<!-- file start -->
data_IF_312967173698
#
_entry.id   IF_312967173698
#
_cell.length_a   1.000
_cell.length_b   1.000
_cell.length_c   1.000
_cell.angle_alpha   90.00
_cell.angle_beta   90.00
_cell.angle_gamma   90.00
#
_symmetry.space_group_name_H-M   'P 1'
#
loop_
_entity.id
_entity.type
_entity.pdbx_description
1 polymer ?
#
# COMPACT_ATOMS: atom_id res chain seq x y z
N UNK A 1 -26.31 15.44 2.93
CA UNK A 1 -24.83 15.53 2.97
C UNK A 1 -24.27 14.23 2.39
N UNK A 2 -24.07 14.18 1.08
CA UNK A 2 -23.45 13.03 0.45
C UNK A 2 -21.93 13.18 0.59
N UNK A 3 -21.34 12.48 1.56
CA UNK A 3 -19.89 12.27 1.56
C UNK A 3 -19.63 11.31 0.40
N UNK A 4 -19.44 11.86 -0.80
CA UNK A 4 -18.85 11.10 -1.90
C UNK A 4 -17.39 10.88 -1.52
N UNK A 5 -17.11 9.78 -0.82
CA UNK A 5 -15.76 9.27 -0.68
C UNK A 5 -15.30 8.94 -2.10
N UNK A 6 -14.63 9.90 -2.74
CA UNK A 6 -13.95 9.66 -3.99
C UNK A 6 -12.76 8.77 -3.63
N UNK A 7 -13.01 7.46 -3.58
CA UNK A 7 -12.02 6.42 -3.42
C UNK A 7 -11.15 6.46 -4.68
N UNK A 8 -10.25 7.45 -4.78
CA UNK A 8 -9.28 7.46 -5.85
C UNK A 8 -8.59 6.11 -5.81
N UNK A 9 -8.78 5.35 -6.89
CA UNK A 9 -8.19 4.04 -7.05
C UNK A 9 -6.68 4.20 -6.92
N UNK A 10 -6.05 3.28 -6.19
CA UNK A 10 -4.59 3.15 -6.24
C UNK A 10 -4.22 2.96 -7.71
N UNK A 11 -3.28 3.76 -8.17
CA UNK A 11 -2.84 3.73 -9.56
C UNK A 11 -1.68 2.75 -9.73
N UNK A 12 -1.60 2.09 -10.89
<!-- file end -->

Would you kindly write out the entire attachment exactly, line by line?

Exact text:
data_IF_312967173698
#
_entry.id   IF_312967173698
#
_cell.length_a   1.000
_cell.length_b   1.000
_cell.length_c   1.000
_cell.angle_alpha   90.00
_cell.angle_beta   90.00
_cell.angle_gamma   90.00
#
_symmetry.space_group_name_H-M   'P 1'
#
loop_
_entity.id
_entity.type
_entity.pdbx_description
1 polymer ?
#
# COMPACT_ATOMS: atom_id res chain seq x y z
N UNK A 1 -26.31 15.44 2.93
CA UNK A 1 -24.83 15.53 2.97
C UNK A 1 -24.27 14.23 2.39
N UNK A 2 -24.07 14.18 1.08
CA UNK A 2 -23.45 13.03 0.45
C UNK A 2 -21.93 13.18 0.59
N UNK A 3 -21.34 12.48 1.56
CA UNK A 3 -19.89 12.27 1.56
C UNK A 3 -19.63 11.31 0.40
N UNK A 4 -19.44 11.86 -0.80
CA UNK A 4 -18.85 11.10 -1.90
C UNK A 4 -17.39 10.88 -1.52
N UNK A 5 -17.11 9.78 -0.82
CA UNK A 5 -15.76 9.27 -0.68
C UNK A 5 -15.30 8.94 -2.10
N UNK A 6 -14.63 9.90 -2.74
CA UNK A 6 -13.95 9.66 -3.99
C UNK A 6 -12.76 8.77 -3.63
N UNK A 7 -13.01 7.46 -3.58
CA UNK A 7 -12.02 6.42 -3.42
C UNK A 7 -11.15 6.46 -4.68
N UNK A 8 -10.25 7.45 -4.78
CA UNK A 8 -9.28 7.46 -5.85
C UNK A 8 -8.59 6.11 -5.81
N UNK A 9 -8.78 5.35 -6.89
CA UNK A 9 -8.19 4.04 -7.05
C UNK A 9 -6.68 4.20 -6.92
N UNK A 10 -6.05 3.28 -6.19
CA UNK A 10 -4.59 3.15 -6.24
C UNK A 10 -4.22 2.96 -7.71
N UNK A 11 -3.28 3.76 -8.17
CA UNK A 11 -2.84 3.73 -9.56
C UNK A 11 -1.68 2.75 -9.73
N UNK A 12 -1.60 2.09 -10.89